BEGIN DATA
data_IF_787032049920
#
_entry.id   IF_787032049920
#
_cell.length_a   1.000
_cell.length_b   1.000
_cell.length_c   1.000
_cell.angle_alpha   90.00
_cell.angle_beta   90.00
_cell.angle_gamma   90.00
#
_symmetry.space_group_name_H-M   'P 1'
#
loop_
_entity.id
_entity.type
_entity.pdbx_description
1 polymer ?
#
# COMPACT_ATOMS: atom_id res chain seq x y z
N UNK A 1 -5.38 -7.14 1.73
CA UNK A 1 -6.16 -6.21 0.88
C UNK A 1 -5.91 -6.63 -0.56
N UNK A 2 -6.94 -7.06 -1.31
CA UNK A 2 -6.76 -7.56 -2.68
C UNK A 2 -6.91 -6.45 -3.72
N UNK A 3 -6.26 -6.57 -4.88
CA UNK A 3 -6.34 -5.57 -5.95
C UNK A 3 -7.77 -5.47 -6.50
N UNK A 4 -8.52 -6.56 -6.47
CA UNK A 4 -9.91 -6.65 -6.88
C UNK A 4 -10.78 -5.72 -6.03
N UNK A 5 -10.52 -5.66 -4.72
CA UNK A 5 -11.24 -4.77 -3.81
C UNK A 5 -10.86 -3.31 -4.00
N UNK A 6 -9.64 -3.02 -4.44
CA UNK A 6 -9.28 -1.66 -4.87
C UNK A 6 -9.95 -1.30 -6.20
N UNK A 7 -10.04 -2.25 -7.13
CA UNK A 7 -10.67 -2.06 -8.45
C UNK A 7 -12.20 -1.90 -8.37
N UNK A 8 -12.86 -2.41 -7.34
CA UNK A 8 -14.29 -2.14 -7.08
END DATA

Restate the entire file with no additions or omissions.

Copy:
data_IF_787032049920
#
_entry.id   IF_787032049920
#
_cell.length_a   1.000
_cell.length_b   1.000
_cell.length_c   1.000
_cell.angle_alpha   90.00
_cell.angle_beta   90.00
_cell.angle_gamma   90.00
#
_symmetry.space_group_name_H-M   'P 1'
#
loop_
_entity.id
_entity.type
_entity.pdbx_description
1 polymer ?
#
# COMPACT_ATOMS: atom_id res chain seq x y z
N UNK A 1 -5.38 -7.14 1.73
CA UNK A 1 -6.16 -6.21 0.88
C UNK A 1 -5.91 -6.63 -0.56
N UNK A 2 -6.94 -7.06 -1.31
CA UNK A 2 -6.76 -7.56 -2.68
C UNK A 2 -6.91 -6.45 -3.72
N UNK A 3 -6.26 -6.57 -4.88
CA UNK A 3 -6.34 -5.57 -5.95
C UNK A 3 -7.77 -5.47 -6.50
N UNK A 4 -8.52 -6.56 -6.47
CA UNK A 4 -9.91 -6.65 -6.88
C UNK A 4 -10.78 -5.72 -6.03
N UNK A 5 -10.52 -5.66 -4.72
CA UNK A 5 -11.24 -4.77 -3.81
C UNK A 5 -10.86 -3.31 -4.00
N UNK A 6 -9.64 -3.02 -4.44
CA UNK A 6 -9.28 -1.66 -4.87
C UNK A 6 -9.95 -1.30 -6.20
N UNK A 7 -10.04 -2.25 -7.13
CA UNK A 7 -10.67 -2.06 -8.45
C UNK A 7 -12.20 -1.90 -8.37
N UNK A 8 -12.86 -2.41 -7.34
CA UNK A 8 -14.29 -2.14 -7.08